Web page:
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Insight: We Must Not Hold Back On Using Technology In The Fight Against Crime

Marvin Dames, Minister of National Security. Photo: Terrel W. Carey Sr/Tribune Staff

Marvin Dames, Minister of National Security. Photo: Terrel W. Carey Sr/Tribune Staff

By MALCOLM STRACHAN

FIGHTING crime is perhaps the most relevant national issue we face as a country, next to, of course, a much-desired economic rebound. Although marginal, the eight percent decrease in crime has been noteworthy and much credit is owed to the hardworking men and women of the Royal Bahamas Police Force. Certainly, there is room for improvement, which we should be confident will take place with the introduction of the technology Minister of National Security Marvin Dames and Commissioner of Police Anthony Ferguson have been promising.

Just months into his appointment, Dames sent out a warning to the criminal element: “I will like to send a warning out to all those persons who continue to live a life of crime -- moving forward we intend to make your life very uncomfortable,” Minister Dames said. “We will use every resource at our disposal to ensure that you are made to account for your wrongdoings.”

Indeed, after a full year behind the wheel, Dames’ expertise in law enforcement has paid off, as he and COP Anthony Ferguson have proven to make a good pairing at the helm. While there are still areas we want to see improved, a nearly 30 percent increase in the detection rate of the 91 murders that took place in 2018 is heartening.

Most recently, Minister Dames revealed some of his upcoming initiatives: “As criminality evolves and becomes more sophisticated, the government of the Commonwealth of The Bahamas is committed to ensuring and providing cutting-edge technology associated with worldwide industry standards – drones, body cams, and shot spotters are just a few of the crime-fighting tools that government will be providing to the Royal Bahamas Police Force, and Defence Force and other law enforcement agencies around the Bahamas to further reduce crime levels in the nation. We will begin rolling those in during the first quarter of next year,” said Dames.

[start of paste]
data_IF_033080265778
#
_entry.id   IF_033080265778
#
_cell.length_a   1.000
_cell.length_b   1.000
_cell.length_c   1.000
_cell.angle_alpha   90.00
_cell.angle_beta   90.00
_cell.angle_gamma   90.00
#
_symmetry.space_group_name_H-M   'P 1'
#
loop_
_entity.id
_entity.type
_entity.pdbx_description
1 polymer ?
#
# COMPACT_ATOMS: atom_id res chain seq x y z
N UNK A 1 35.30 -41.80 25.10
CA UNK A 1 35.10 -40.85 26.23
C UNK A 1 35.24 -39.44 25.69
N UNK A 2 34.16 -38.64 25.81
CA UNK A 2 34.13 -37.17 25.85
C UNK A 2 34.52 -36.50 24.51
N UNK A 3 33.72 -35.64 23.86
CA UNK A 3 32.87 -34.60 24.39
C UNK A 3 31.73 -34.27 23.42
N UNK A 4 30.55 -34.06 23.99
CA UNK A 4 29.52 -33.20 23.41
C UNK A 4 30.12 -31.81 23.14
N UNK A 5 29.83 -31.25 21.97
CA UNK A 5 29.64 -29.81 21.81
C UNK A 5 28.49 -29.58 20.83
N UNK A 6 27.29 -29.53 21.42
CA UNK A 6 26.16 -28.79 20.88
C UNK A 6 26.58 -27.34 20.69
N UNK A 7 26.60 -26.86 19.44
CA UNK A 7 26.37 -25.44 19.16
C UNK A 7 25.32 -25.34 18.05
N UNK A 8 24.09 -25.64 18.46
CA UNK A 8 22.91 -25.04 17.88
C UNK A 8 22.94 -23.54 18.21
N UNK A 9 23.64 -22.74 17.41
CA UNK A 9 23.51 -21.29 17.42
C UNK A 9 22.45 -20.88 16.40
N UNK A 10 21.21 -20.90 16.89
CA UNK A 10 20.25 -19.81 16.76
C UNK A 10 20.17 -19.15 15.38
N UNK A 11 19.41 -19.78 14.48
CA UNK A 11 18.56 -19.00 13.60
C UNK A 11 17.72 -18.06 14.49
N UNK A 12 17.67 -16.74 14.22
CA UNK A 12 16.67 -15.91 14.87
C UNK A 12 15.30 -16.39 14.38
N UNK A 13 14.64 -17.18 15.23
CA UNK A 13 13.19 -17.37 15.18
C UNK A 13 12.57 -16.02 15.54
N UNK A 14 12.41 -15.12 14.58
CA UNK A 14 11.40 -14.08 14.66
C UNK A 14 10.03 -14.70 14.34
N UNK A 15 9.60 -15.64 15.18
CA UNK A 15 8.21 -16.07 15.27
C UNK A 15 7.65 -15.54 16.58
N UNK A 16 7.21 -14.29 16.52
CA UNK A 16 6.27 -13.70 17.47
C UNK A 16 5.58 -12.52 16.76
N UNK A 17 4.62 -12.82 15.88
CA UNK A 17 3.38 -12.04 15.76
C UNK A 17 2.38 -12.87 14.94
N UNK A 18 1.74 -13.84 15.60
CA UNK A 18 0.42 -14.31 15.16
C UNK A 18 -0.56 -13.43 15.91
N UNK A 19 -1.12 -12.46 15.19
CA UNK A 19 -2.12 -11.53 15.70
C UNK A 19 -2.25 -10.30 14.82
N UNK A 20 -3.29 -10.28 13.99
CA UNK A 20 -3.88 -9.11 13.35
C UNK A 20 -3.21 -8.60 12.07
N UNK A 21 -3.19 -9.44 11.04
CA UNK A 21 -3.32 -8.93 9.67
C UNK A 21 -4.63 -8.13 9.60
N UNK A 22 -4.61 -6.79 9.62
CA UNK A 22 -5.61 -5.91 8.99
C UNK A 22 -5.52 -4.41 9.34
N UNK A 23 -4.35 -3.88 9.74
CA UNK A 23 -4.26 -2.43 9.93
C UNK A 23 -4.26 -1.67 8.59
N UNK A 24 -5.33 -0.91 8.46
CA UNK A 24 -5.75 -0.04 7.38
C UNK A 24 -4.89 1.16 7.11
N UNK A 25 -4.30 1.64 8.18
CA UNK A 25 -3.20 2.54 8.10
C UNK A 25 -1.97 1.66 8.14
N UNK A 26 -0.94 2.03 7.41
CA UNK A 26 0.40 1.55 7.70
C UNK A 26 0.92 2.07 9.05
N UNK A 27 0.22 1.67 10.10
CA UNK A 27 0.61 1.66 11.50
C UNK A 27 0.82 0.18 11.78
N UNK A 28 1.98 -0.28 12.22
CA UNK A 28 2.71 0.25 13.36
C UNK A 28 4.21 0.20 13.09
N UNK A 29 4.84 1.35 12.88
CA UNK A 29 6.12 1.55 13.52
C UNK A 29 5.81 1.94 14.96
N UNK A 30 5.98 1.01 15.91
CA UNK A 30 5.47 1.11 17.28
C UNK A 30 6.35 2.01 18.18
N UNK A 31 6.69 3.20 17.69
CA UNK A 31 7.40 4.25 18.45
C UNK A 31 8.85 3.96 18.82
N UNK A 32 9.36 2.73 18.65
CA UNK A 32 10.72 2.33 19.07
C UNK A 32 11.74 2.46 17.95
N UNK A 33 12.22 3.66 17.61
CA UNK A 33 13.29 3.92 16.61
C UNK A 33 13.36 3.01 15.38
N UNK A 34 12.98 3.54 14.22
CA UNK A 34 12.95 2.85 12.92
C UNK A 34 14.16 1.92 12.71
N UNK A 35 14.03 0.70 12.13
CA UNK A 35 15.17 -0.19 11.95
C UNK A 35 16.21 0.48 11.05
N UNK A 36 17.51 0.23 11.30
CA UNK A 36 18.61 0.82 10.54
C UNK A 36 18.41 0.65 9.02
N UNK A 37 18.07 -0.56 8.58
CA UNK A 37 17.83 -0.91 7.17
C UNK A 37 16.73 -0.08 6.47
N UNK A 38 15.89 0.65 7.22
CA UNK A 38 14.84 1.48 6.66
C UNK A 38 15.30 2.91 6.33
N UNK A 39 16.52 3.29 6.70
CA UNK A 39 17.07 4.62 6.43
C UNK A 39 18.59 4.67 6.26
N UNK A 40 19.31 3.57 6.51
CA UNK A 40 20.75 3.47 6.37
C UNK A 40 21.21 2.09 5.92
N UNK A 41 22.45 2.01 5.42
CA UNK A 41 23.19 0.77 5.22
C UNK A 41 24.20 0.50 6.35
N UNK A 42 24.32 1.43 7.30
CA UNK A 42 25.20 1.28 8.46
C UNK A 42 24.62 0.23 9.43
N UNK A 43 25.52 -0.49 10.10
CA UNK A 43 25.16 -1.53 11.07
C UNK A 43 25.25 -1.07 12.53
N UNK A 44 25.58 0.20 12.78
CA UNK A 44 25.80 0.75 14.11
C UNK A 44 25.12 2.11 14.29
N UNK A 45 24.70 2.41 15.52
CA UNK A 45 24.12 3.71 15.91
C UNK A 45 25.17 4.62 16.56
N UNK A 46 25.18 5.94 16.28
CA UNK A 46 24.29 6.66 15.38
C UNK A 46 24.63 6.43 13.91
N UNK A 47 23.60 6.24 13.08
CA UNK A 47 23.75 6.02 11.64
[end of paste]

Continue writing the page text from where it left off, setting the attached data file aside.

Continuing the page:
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Commissioner of Police Anthony Ferguson at Tuesday's press conference. Photo: Shawn Hanna/Tribune staff

In a separate interview this year, Dames elaborated on the possibilities of ShotSpotter technology, that it will “revolutionise” their crime fighting capabilities.

“It uses acoustic surveillance technology to detect, locate and alert the police of gunfire, wherever they may be.

“Real time data, precise location, number of shots [and] the type of gunfire will be transmitted to the police control room, allowing analysts to pinpoint and subsequently dispatch units to the scene with the foreknowledge of particulars before they arrive.

“Getting to gunfire instantly [or] faster not only improves the likelihood of apprehending a perpetrator, but may also save the life of a gunshot victim,” he said.

Additionally, Dames also confirmed a request for proposals was issued for the acquisition of drones, which in some jurisdictions have made a great impact on crime.

For instance, after experiencing rising levels of crime, Mexican police in Ensenada yielded positive results after introducing a drone programme. With just one drone, Ensenada police reported a ten percent reduction in local crime with more than 500 arrests, and a 30 percent reduction in home robberies.